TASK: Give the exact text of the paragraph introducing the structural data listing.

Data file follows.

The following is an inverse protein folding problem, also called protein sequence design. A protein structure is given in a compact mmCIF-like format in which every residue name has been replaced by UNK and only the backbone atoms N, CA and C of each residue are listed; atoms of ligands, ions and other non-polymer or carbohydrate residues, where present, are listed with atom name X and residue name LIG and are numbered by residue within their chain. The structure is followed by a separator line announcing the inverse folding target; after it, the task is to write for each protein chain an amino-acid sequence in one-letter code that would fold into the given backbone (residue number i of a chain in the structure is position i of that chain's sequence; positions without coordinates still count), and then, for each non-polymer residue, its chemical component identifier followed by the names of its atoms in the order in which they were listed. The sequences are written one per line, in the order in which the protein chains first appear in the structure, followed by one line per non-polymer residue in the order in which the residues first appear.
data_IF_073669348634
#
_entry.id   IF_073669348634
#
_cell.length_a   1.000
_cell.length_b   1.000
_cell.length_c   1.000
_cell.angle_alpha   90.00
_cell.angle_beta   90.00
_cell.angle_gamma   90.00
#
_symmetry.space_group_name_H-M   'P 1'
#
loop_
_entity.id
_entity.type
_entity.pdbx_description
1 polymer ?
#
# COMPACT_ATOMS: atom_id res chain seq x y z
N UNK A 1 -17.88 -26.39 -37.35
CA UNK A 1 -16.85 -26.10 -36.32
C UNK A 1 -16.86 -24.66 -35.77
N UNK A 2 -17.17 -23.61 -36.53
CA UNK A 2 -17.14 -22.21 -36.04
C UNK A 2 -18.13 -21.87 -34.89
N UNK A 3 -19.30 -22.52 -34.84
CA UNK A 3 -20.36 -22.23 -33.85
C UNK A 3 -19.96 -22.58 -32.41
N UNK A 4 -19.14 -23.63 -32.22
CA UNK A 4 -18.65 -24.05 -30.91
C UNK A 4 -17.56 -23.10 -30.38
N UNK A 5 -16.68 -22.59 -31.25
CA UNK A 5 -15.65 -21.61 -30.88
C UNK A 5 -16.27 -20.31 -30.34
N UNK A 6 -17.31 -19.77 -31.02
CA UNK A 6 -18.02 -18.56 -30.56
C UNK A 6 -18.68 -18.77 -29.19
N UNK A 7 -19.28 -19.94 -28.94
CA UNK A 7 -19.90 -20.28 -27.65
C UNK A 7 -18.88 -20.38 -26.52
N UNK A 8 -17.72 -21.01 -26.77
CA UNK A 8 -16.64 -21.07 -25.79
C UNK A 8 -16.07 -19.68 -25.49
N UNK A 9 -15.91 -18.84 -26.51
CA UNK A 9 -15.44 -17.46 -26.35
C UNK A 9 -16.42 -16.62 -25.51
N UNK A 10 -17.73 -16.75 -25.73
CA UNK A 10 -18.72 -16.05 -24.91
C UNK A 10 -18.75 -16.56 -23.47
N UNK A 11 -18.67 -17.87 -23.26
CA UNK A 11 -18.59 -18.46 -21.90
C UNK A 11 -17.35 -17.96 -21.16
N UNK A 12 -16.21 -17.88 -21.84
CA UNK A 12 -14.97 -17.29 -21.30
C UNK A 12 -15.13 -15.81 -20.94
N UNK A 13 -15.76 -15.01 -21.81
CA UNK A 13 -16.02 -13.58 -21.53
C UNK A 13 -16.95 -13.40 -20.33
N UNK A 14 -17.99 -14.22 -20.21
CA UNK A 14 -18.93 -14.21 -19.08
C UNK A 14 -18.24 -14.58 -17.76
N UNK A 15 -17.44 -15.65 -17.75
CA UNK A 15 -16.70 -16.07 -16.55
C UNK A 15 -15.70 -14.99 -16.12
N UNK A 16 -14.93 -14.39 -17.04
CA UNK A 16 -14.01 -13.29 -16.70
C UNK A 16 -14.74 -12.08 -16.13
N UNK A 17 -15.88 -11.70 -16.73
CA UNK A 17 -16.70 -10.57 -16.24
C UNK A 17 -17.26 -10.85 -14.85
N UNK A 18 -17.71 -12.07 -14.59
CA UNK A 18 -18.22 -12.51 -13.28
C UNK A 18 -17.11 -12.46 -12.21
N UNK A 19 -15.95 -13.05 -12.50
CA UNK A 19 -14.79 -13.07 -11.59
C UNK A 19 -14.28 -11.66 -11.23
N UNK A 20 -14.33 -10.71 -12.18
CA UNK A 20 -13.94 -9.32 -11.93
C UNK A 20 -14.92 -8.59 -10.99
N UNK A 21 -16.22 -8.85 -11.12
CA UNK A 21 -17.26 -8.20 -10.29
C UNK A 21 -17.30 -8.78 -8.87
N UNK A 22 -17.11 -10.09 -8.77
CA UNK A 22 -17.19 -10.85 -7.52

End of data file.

The following is an inverse protein folding problem, also called protein sequence design. A protein structure is given in a compact mmCIF-like format in which every residue name has been replaced by UNK and only the backbone atoms N, CA and C of each residue are listed; atoms of ligands, ions and other non-polymer or carbohydrate residues, where present, are listed with atom name X and residue name LIG and are numbered by residue within their chain. The structure is followed by a separator line announcing the inverse folding target; after it, the task is to write for each protein chain an amino-acid sequence in one-letter code that would fold into the given backbone (residue number i of a chain in the structure is position i of that chain's sequence; positions without coordinates still count), and then, for each non-polymer residue, its chemical component identifier followed by the names of its atoms in the order in which they were listed. The sequences are written one per line, in the order in which the protein chains first appear in the structure, followed by one line per non-polymer residue in the order in which the residues first appear.